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Whaleback Ski Area Sold At Auction

A foreclosure auction on the assets of the Whaleback Mountain ski recreation area attracted minimal interest from buyers yesterday, leading to mortgage holder Randolph National Bank becoming the sole bidder of the 154-acre property for the reserve price of $848,000.

Whaleback Mountain, weighed down by more than $1 million in debt, was closed by its owners in March after eight seasons of operation after failing to attract new investors and the lender refusing to advance additional funds, its owners said at the time.

The purchase now paves the way for Randolph National Bank to find prospective buyers, said Joe Boyd, a senior vice president at the bank. He said he expects to hear from interested parties soon.

“It went pretty much as we expected, but a lot of people want to see this stay as a ski area,” Boyd said that is also the bank’s preference. “Several people have expressed interest, so I assume I’ll be getting some phone calls.”

Among those who have expressed an interest in keeping Whaleback going is a group headed by Hanover resident John Schiffman, an accountant and chairman of the Upper Valley Snow Sports Foundation, a nonprofit formed earlier this year to raise money to run the ski recreation area. The foundation’s advisory panel includes Hanover Town Manager Julia Griffin and former Olympic skiers Jeff Hastings, Tim Caldwell and Tiger Shaw.

Schiffman, 73, said he believes the foundation can ensure Whaleback remains an option for affordable skiing in the area.

“I’m optimistic the community will be able to have Whaleback operating as a ski area this winter,” he said. “There may be one or two other parties interested in doing the same thing for less than the reserve price.”

Randolph National Bank had arranged a mortgage on 144 of Whaleback’s acres for previous owners Evan Dybvig, Dylan Goodspeed and Frank Sparrow. Tim and Sally Herbert, who formerly owned the ski area, had held on to the remaining 10 acres. They arranged a mortage on it for Dybvig’s group, but agreed to the foreclosure auction of the two parcels as one.

As yesterday’s 11 a.m. auction time approached, about 20 people stood in clusters or sat at picnic tables on Whaleback’s weathered, lower deck. One was dressed in camouflage shorts, while others sported T-shirts and baseball caps, were clearly spectators. Others, wearing business casual attire, serious expressions and holding leather-bound notepads, looked like they might join in the bidding.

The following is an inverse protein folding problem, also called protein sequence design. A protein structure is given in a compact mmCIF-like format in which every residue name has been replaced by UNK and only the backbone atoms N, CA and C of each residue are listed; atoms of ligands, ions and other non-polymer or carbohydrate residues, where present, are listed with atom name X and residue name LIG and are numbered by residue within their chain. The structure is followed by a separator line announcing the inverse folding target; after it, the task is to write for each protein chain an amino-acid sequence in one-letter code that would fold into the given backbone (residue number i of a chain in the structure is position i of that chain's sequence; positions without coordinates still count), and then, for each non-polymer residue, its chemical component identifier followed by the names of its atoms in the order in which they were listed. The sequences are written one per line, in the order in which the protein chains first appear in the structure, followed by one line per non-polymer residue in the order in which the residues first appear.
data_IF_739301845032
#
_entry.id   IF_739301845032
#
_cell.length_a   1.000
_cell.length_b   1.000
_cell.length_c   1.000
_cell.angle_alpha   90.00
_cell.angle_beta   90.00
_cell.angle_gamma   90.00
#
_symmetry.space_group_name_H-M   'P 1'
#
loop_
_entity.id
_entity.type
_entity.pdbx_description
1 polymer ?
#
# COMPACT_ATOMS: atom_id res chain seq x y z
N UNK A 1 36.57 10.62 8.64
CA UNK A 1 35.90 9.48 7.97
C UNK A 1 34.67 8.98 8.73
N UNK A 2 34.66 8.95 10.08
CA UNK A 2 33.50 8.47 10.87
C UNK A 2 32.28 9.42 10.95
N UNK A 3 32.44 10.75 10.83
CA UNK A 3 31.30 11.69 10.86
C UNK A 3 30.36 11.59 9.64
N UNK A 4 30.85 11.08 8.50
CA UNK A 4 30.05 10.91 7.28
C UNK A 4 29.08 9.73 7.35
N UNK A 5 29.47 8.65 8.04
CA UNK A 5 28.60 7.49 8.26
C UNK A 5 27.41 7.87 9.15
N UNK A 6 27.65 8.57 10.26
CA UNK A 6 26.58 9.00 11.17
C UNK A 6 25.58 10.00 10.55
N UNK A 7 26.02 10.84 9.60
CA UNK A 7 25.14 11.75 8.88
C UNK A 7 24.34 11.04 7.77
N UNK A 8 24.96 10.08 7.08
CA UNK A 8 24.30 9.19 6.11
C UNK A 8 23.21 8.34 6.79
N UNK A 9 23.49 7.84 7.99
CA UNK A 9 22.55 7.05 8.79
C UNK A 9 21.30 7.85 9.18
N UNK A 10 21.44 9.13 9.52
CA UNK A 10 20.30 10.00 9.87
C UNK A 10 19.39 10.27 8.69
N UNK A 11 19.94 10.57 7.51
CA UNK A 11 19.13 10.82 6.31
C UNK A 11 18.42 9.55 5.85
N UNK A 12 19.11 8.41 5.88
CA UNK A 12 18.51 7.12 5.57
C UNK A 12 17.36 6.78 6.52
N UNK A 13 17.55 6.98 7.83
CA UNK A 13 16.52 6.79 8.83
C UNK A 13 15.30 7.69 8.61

Only they didn’t — and neither did anyone else except Randolph National Bank.

Indeed, the auction got off to an inauscpicious start when auctioneer Tom Hirchak was greeted by stone silence when he opened the proceedings with an asking price of $2 million. He tried to make the most of it.

“Are you smiling at me, sir?” Hirchak joked, gesturing at an expressionless man sitting still as a statue in front of him. “No? Well, then I’ll take $1 million for it. How about $900,000?”

Also scanning the crowd for any hint of commital motion was Hirchak’s colleague, Terry Owen.

“There are mountains of opportunity here, folks,” she chirped. “Look at all these people. You could put in $25,000 per person and get free skiing with it.”

Still no takers.Only when Hirchak got down to the reserve price — and repeated it several times — did Boyd raise his auction card. The proceedings ended seconds later and the gathering began to disperse.

Whaleback is spread over two parcels with a combined assessed value of nearly $950,000. It was founded as Snowcrest in 1955 before being sold in 1968, when it took on its current name. Another ownership group took over in 1984 and installed snowmaking equipment and lights, expanding the facility’s season from about 30 days to roughly 100.

The ski area was closed between 1990 and 1992 and again between 2001 and 2005 before a group headed by Dybvig, a two-time Olympic skier and Tunbridge native, reopened it.

But Dybvig and his partners announced another Whaleback closure in March in advance of Randolph National Bank foreclosing on the property. One of the former co-owners, Rutland, Vt., resident Goodspeed, has been maintaining Whaleback’s grounds during the spring and summer and attended the auction.

“We had an open house about three weeks ago and only a couple people came, so we thought this was what was going to happen,” Goodspeed said. “Schiffman’s group has all our old (financial) numbers and knowledge, so they seem the best bet to keep it running as a ski resort.

“We put our heart and soul into this place for eight years. It’s never fun to fail, but we tried our hardest and I have no regrets. We met a lot of amazing people and learned a lot of lessons.”

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